A new form of leukemia treatment may be available in the future, according to two recent studies published in the New England Journal of Medicine.
Researchers at the Ohio State University Comprehensive Cancer Center (OSUCCC) say a recently tested drug called ibrutinib could be an effective form of treatment for adults with either chronic lymphocytic leukemia (CLL) or mantle cell lymphoma (MCL).
Researchers came to this conclusion after examining the drug in two phases of testing and saw that 71% of patients had a response to it. After ibrutinib was taken for 26 months, there was no progression of the disease in 75% of the patients who had CLL. And the overall survival rate for these patients was 83%.
The researchers said ibrutinib could be an effective and safe alternative to chemotherapy.
"Essentially all CLL patients respond well to ibrutinib, which lacks many of the side effects of chemotherapy and frequently produces long-lasting remissions, even in patients with high-risk genetic lesions," said John C. Byrd, one of the study's co-authors and director of the division of hematology at OSUCCC.
In addition, Byrd said patients taking ibrutinib could be free of CLL in two years' time.
"Approximately 75% of people of all types of relapse CLL will be disease-free at two years," he said.
According to the Leukemia Research Foundation, there have been 126,340 new cases of leukemia in 2012 and 43,670 people have died from the disease, which is why places like OSUCCC have been researching alternative treatments so vigorously.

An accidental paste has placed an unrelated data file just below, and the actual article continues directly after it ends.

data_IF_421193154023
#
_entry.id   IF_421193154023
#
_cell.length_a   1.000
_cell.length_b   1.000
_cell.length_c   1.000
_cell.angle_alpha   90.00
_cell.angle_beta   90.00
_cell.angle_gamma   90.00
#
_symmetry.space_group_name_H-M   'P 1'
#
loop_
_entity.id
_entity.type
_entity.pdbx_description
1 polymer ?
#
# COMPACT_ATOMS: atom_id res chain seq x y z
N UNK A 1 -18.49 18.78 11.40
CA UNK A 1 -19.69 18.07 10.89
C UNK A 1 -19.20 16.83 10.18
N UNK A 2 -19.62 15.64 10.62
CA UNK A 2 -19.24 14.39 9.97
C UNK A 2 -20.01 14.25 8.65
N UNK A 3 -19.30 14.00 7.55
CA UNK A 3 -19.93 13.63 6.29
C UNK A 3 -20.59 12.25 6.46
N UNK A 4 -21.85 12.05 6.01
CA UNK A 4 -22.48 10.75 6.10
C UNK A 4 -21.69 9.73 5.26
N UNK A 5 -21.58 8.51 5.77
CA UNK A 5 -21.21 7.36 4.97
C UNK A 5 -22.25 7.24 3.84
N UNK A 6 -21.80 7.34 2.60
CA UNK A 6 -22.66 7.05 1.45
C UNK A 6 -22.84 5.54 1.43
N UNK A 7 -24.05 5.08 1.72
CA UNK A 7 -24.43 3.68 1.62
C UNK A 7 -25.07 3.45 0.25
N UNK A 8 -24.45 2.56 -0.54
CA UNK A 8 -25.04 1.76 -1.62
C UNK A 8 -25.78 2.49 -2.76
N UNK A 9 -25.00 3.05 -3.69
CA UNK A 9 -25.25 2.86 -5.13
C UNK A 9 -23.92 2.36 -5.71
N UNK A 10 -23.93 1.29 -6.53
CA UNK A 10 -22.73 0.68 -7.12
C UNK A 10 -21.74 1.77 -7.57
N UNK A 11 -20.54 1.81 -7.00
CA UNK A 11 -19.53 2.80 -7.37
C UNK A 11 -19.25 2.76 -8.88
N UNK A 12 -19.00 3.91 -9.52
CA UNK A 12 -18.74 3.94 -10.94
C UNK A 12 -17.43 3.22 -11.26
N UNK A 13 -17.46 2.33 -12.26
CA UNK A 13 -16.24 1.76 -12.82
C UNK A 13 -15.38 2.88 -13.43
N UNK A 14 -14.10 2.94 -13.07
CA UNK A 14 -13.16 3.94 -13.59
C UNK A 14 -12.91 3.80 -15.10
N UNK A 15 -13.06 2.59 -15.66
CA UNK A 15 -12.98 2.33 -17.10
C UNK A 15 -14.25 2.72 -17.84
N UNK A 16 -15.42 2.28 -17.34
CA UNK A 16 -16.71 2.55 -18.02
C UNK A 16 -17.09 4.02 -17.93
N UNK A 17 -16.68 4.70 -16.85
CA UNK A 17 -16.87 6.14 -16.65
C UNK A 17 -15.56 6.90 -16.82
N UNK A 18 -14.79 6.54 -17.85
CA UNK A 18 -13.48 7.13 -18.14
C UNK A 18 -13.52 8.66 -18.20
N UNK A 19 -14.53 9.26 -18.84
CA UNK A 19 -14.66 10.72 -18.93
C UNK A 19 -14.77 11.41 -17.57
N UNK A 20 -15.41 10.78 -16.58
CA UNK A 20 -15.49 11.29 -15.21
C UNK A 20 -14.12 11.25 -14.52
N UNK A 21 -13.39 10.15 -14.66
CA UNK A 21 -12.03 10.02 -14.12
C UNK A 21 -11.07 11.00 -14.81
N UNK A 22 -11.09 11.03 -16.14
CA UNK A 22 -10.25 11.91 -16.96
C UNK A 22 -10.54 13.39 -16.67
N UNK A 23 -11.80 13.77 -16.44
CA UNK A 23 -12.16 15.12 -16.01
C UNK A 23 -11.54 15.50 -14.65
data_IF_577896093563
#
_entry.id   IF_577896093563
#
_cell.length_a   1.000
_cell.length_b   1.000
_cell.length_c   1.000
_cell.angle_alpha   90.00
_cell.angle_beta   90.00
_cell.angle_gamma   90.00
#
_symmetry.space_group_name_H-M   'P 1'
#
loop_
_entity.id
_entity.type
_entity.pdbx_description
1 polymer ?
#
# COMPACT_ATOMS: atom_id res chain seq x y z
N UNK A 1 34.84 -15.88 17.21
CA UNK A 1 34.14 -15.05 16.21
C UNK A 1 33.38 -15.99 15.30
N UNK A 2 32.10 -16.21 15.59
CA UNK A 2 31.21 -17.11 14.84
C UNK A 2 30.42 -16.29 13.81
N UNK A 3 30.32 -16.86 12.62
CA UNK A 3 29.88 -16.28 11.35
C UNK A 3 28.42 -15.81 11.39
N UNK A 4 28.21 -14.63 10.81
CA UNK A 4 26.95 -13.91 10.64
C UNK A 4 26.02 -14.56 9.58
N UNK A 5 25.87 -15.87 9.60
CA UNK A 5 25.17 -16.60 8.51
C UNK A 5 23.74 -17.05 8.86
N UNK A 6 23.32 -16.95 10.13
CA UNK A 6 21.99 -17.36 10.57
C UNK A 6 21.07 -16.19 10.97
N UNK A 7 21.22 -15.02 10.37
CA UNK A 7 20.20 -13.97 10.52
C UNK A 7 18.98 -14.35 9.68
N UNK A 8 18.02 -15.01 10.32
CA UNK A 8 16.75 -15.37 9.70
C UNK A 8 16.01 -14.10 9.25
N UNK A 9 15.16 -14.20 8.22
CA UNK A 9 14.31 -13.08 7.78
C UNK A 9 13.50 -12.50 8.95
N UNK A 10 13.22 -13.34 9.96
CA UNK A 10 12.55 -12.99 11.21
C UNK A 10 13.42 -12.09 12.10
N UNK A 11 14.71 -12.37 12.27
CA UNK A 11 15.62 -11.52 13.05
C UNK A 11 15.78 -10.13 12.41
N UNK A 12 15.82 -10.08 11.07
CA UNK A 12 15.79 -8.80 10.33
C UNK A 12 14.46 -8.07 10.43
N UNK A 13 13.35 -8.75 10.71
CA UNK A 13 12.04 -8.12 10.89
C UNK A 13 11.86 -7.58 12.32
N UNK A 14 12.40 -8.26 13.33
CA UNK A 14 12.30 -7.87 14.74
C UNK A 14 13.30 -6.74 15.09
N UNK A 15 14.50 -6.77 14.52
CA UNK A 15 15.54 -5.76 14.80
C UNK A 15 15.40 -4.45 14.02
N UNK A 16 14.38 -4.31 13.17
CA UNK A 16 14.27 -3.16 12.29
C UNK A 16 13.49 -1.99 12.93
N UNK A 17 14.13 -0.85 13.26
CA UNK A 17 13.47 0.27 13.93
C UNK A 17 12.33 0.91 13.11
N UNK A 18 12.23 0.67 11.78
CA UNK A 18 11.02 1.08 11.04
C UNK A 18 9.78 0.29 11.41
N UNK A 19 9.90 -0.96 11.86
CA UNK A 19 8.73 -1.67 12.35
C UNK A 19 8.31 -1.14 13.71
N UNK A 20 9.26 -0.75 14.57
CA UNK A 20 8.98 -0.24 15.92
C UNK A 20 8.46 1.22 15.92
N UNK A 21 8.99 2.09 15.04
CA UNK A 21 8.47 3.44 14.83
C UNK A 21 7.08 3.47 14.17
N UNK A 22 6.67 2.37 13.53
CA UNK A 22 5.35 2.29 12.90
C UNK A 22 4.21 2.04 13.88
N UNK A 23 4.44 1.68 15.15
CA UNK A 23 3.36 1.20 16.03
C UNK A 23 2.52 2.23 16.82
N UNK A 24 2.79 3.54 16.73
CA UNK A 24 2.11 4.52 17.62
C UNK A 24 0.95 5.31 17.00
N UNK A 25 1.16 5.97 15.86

Attack of the T cells
Another place that's been busy in the fight against cancer is Memorial Sloan-Kettering Cancer Center in New York, where researchers have been testing a new leukemia treatment for quite some time.
The Sloan-Kettering scientists gathered five adult patients, all with lymphoblastic leukemia, and removed each patient's T cells. From there, scientists modified those T cells so they would be able to attack other cells that are tumorous.
Isabelle Riviere, director of Memorial Sloan-Kettering's Cell Therapy and Cell Engineering Facility, said more and more scientists are beginning to take another look at cell therapy as an effective cancer treatment.
"We are at a critical time when a number of cell therapies are starting to demonstrate some therapeutic benefits," said Riviere in an interview posted on the Sloan-Kettering website.
"There are still a number of hurdles to overcome from the processing and manufacturing point of view, but we are now at a stage where the scientific and medical communities believe it's worthwhile to move forward and test these new treatments."
Back in Ohio, the OSUCCC researchers found that ibrutinib could be an effective treatment for Mantle Cell Lymphoma, as 68% of the patients who took the drug had a response to it.
In addition, 47% had partial response to the drug and the survival rate was 58% after 18 months.
Kristie Blum, MD, who leads OSUCCC's James lymphoma program, says patients responded better to ibrutinib compared to a lot of other treatments.
"This is remarkable because the last agent approved by the Food and Drug Administration for MCL had a 30% response rate," she said. "This trial suggests that ibrutinib could significantly improve the landscape of therapy options for MCL."
In addition, researchers say that ibrutinib could be a good alternative to chemotherapy since the side-effects are a lot milder.
CLL survivor Dennis Hickey agrees. He's been taking ibrutinib three times a day and says it's far better than going through chemotherapy.
"[Chemotherapy] would work for about six months. It would shrink the tumor," he said.
But it would also put Hickey's body through some very harsh changes. "To make a long story short, I was a mess," he recalled.
And a decade after he was diagnosed with CLL, Hickey has been cancer free since taking ibrutinib, and he says he couldn't be happier.
"Ten years later I sit here before you truly blessed," he said.